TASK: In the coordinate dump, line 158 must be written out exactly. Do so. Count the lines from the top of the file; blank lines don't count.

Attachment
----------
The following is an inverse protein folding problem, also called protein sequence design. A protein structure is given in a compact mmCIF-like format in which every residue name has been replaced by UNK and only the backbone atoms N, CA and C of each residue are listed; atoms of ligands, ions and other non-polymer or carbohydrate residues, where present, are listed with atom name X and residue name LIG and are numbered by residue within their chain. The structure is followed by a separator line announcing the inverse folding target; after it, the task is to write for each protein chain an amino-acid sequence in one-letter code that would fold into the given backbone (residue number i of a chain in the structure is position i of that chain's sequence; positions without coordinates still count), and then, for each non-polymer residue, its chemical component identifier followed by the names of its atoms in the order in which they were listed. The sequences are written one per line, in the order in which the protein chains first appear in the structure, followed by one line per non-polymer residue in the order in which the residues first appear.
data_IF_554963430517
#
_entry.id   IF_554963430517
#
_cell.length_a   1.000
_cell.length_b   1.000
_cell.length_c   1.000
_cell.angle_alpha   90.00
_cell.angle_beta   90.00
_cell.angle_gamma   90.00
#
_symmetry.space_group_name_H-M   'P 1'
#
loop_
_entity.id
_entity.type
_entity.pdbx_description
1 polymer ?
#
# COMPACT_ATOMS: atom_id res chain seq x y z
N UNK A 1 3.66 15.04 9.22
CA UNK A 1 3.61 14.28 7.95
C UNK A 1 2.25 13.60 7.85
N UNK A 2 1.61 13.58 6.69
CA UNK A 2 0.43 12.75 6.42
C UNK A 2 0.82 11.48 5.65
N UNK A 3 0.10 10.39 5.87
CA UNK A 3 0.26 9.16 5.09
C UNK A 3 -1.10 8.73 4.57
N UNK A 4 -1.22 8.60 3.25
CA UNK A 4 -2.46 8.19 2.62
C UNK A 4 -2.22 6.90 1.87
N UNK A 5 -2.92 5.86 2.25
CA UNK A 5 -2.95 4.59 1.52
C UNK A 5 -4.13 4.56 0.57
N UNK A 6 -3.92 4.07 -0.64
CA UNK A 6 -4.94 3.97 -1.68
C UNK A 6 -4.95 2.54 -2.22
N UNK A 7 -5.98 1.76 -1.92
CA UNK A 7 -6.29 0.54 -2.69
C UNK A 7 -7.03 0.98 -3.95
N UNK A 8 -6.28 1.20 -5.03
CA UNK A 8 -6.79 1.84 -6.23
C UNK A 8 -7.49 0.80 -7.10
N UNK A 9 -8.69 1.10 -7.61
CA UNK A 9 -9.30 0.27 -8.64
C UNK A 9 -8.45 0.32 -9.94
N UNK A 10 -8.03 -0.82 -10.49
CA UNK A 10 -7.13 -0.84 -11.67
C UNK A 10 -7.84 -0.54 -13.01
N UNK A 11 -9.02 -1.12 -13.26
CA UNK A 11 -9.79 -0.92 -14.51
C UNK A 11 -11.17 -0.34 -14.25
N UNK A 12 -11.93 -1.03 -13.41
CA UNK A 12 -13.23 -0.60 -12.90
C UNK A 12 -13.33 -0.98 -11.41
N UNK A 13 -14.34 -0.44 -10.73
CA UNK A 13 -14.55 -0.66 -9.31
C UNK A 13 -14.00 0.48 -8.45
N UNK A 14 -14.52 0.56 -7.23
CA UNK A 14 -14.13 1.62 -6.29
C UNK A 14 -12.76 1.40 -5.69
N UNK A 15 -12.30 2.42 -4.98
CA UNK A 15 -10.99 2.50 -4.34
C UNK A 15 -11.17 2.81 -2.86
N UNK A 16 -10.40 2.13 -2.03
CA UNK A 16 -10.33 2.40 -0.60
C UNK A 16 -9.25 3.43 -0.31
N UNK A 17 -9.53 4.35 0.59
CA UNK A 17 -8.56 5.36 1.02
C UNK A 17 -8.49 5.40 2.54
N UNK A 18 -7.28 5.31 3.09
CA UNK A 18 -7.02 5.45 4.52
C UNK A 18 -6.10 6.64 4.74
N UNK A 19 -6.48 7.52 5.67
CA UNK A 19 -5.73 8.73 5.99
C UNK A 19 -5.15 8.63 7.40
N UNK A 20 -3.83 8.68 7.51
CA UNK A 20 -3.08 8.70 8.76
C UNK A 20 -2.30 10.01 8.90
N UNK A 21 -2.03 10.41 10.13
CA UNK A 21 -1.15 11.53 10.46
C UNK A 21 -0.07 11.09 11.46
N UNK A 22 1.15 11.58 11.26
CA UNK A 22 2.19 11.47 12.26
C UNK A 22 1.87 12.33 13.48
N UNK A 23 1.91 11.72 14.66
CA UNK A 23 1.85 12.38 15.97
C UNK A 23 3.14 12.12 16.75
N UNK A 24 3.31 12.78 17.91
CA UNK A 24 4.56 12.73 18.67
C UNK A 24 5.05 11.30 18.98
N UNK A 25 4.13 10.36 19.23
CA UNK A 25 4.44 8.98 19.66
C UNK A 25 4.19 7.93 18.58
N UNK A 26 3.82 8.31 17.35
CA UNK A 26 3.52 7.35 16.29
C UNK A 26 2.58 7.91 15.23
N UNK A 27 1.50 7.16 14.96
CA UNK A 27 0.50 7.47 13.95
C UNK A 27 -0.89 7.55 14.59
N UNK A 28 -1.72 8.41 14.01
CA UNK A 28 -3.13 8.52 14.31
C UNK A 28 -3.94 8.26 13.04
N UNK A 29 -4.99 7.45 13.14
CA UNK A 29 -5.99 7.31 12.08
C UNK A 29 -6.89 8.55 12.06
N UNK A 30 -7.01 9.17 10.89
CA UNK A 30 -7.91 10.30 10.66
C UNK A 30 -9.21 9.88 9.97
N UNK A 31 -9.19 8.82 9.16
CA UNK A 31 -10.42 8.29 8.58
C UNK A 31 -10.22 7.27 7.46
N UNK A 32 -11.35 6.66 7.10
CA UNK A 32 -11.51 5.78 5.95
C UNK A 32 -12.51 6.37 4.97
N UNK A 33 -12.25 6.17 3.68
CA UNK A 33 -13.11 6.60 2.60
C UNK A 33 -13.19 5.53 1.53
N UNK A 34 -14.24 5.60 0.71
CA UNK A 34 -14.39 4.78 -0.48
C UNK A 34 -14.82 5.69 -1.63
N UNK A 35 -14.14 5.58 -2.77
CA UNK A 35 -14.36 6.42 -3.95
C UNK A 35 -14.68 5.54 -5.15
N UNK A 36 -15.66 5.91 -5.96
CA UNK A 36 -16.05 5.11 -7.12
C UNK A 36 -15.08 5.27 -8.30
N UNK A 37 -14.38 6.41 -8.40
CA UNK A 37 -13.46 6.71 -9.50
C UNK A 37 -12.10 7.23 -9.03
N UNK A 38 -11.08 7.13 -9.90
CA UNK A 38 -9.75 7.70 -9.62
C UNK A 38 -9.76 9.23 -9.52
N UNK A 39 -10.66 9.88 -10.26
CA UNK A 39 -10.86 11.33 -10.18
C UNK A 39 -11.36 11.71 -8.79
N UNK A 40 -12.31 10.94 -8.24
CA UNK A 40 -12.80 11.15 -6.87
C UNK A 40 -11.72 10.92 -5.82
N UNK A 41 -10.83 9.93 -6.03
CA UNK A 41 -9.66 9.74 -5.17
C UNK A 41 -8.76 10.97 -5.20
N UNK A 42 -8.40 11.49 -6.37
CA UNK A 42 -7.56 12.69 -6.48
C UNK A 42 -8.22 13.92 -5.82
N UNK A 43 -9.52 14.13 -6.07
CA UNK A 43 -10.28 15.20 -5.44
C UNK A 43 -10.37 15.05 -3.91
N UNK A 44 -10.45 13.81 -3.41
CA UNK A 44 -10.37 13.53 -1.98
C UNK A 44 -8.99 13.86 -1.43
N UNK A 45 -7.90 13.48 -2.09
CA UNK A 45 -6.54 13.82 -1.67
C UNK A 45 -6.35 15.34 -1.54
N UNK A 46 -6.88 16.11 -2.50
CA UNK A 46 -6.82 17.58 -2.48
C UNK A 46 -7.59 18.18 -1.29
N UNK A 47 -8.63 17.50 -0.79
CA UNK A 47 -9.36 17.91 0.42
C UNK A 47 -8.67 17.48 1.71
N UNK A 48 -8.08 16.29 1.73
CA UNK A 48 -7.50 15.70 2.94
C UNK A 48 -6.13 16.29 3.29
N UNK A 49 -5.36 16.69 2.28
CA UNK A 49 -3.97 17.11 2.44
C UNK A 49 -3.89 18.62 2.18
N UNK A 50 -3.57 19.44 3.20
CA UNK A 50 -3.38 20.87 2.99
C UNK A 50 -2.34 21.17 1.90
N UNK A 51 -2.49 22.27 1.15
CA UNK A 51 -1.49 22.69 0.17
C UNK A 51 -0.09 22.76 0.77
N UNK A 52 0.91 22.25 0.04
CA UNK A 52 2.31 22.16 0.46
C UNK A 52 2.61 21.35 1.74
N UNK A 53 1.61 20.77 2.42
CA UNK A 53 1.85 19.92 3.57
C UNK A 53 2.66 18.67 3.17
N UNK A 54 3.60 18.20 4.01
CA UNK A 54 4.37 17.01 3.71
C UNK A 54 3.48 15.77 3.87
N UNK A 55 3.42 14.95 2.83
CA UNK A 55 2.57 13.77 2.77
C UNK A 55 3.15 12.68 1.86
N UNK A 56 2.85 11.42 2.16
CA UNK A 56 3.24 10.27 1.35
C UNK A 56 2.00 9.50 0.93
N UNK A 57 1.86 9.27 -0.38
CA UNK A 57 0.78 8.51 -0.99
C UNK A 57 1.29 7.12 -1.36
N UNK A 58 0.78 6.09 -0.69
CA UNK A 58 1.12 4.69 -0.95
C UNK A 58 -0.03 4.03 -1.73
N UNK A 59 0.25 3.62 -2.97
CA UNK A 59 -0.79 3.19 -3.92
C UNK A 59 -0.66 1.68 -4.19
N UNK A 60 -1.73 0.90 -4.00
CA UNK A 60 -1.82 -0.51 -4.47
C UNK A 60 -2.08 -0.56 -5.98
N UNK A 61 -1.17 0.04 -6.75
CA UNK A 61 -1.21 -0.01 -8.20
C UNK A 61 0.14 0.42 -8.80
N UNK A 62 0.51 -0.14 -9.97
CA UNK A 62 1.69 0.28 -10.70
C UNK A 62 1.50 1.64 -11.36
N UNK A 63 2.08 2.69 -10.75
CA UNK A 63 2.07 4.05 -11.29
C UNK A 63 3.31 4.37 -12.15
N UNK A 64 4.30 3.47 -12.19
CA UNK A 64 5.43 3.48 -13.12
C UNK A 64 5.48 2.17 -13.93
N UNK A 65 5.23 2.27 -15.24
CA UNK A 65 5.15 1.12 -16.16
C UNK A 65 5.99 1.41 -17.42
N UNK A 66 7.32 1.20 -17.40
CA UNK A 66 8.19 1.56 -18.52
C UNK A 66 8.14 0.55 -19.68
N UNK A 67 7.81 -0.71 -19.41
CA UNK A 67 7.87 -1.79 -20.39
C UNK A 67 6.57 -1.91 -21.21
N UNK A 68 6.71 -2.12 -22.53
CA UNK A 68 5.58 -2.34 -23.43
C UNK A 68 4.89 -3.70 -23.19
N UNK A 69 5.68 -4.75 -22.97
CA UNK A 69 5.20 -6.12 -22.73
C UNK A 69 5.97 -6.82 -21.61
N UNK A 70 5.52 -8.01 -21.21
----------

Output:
CA UNK A 46 -6.82 17.58 -2.48